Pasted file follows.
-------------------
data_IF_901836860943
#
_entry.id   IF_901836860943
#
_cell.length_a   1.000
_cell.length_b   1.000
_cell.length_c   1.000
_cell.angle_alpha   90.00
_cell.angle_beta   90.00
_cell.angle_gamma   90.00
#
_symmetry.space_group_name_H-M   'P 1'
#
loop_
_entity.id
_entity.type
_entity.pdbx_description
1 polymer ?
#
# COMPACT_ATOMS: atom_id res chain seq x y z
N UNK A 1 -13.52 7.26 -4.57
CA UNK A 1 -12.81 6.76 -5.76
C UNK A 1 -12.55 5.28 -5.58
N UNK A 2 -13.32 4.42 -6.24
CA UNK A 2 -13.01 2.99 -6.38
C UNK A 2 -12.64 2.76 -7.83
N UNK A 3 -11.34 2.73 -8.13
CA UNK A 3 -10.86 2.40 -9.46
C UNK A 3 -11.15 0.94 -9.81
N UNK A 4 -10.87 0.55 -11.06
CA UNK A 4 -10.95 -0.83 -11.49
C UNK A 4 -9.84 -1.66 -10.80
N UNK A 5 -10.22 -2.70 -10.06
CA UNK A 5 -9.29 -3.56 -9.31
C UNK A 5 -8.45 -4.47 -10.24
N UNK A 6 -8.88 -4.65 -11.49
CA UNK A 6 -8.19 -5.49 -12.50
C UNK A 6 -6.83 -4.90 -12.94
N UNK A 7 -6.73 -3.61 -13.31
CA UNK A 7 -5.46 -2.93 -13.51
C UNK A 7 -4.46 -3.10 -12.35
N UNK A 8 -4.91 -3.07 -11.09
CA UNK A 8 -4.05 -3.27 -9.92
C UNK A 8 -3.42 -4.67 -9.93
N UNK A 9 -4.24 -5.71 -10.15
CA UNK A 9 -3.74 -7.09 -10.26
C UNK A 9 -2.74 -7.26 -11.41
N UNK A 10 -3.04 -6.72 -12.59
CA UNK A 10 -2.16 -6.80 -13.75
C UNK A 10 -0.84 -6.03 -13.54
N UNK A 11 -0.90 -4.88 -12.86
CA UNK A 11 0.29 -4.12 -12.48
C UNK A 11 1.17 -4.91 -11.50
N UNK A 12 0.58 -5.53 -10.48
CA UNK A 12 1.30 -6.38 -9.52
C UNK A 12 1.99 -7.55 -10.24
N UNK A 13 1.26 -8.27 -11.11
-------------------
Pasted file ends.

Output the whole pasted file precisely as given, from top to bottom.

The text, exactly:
data_IF_901836860943
#
_entry.id   IF_901836860943
#
_cell.length_a   1.000
_cell.length_b   1.000
_cell.length_c   1.000
_cell.angle_alpha   90.00
_cell.angle_beta   90.00
_cell.angle_gamma   90.00
#
_symmetry.space_group_name_H-M   'P 1'
#
loop_
_entity.id
_entity.type
_entity.pdbx_description
1 polymer ?
#
# COMPACT_ATOMS: atom_id res chain seq x y z
N UNK A 1 -13.52 7.26 -4.57
CA UNK A 1 -12.81 6.76 -5.76
C UNK A 1 -12.55 5.28 -5.58
N UNK A 2 -13.32 4.42 -6.24
CA UNK A 2 -13.01 2.99 -6.38
C UNK A 2 -12.64 2.76 -7.83
N UNK A 3 -11.34 2.73 -8.13
CA UNK A 3 -10.86 2.40 -9.46
C UNK A 3 -11.15 0.94 -9.81
N UNK A 4 -10.87 0.55 -11.06
CA UNK A 4 -10.95 -0.83 -11.49
C UNK A 4 -9.84 -1.66 -10.80
N UNK A 5 -10.22 -2.70 -10.06
CA UNK A 5 -9.29 -3.56 -9.31
C UNK A 5 -8.45 -4.47 -10.24
N UNK A 6 -8.88 -4.65 -11.49
CA UNK A 6 -8.19 -5.49 -12.50
C UNK A 6 -6.83 -4.90 -12.94
N UNK A 7 -6.73 -3.61 -13.31
CA UNK A 7 -5.46 -2.93 -13.51
C UNK A 7 -4.46 -3.10 -12.35
N UNK A 8 -4.91 -3.07 -11.09
CA UNK A 8 -4.05 -3.27 -9.92
C UNK A 8 -3.42 -4.67 -9.93
N UNK A 9 -4.24 -5.71 -10.15
CA UNK A 9 -3.74 -7.09 -10.26
C UNK A 9 -2.74 -7.26 -11.41
N UNK A 10 -3.04 -6.72 -12.59
CA UNK A 10 -2.16 -6.80 -13.75
C UNK A 10 -0.84 -6.03 -13.54
N UNK A 11 -0.90 -4.88 -12.86
CA UNK A 11 0.29 -4.12 -12.48
C UNK A 11 1.17 -4.91 -11.50
N UNK A 12 0.58 -5.53 -10.48
CA UNK A 12 1.30 -6.38 -9.52
C UNK A 12 1.99 -7.55 -10.24
N UNK A 13 1.26 -8.27 -11.11